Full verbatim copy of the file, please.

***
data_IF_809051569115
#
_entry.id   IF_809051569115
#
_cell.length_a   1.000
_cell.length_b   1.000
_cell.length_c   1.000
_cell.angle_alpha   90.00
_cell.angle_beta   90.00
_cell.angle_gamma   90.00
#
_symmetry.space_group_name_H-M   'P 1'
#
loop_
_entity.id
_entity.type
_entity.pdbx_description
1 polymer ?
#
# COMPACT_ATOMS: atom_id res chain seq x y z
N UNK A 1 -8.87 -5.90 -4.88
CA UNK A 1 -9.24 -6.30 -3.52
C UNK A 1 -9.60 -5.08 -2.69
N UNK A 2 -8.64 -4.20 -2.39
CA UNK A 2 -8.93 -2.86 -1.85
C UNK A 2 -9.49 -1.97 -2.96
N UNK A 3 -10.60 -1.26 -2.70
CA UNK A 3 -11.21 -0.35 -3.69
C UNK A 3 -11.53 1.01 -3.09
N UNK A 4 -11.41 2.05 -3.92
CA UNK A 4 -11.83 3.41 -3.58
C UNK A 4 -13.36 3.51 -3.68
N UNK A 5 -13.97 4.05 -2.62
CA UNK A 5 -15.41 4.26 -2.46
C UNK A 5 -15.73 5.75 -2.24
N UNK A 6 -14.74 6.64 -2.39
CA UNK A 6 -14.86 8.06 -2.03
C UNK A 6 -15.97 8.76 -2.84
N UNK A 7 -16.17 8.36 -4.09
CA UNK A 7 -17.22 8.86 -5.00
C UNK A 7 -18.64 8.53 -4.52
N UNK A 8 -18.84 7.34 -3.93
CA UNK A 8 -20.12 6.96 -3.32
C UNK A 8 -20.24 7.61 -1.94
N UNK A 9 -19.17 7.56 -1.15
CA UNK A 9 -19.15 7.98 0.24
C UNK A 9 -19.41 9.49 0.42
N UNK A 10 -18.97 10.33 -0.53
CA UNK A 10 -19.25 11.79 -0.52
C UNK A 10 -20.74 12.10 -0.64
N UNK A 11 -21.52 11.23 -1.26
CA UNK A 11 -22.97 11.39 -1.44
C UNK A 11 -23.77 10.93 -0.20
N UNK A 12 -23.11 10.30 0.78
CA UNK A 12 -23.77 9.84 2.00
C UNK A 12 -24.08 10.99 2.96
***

data_IF_809051569115
#
_entry.id   IF_809051569115
#
_cell.length_a   1.000
_cell.length_b   1.000
_cell.length_c   1.000
_cell.angle_alpha   90.00
_cell.angle_beta   90.00
_cell.angle_gamma   90.00
#
_symmetry.space_group_name_H-M   'P 1'
#
loop_
_entity.id
_entity.type
_entity.pdbx_description
1 polymer ?
#
# COMPACT_ATOMS: atom_id res chain seq x y z
N UNK A 1 -8.87 -5.90 -4.88
CA UNK A 1 -9.24 -6.30 -3.52
C UNK A 1 -9.60 -5.08 -2.69
N UNK A 2 -8.64 -4.20 -2.39
CA UNK A 2 -8.93 -2.86 -1.85
C UNK A 2 -9.49 -1.97 -2.96
N UNK A 3 -10.60 -1.26 -2.70
CA UNK A 3 -11.21 -0.35 -3.69
C UNK A 3 -11.53 1.01 -3.09
N UNK A 4 -11.41 2.05 -3.92
CA UNK A 4 -11.83 3.41 -3.58
C UNK A 4 -13.36 3.51 -3.68
N UNK A 5 -13.97 4.05 -2.62
CA UNK A 5 -15.41 4.26 -2.46
C UNK A 5 -15.73 5.75 -2.24
N UNK A 6 -14.74 6.64 -2.39
CA UNK A 6 -14.86 8.06 -2.03
C UNK A 6 -15.97 8.76 -2.84
N UNK A 7 -16.17 8.36 -4.09
CA UNK A 7 -17.22 8.86 -5.00
C UNK A 7 -18.64 8.53 -4.52
N UNK A 8 -18.84 7.34 -3.93
CA UNK A 8 -20.12 6.96 -3.32
C UNK A 8 -20.24 7.61 -1.94
N UNK A 9 -19.17 7.56 -1.15
CA UNK A 9 -19.15 7.98 0.24
C UNK A 9 -19.41 9.49 0.42
N UNK A 10 -18.97 10.33 -0.53
CA UNK A 10 -19.25 11.79 -0.52
C UNK A 10 -20.74 12.10 -0.64
N UNK A 11 -21.52 11.23 -1.26
CA UNK A 11 -22.97 11.39 -1.44
C UNK A 11 -23.77 10.93 -0.20
N UNK A 12 -23.11 10.30 0.78
CA UNK A 12 -23.77 9.84 2.00
C UNK A 12 -24.08 10.99 2.96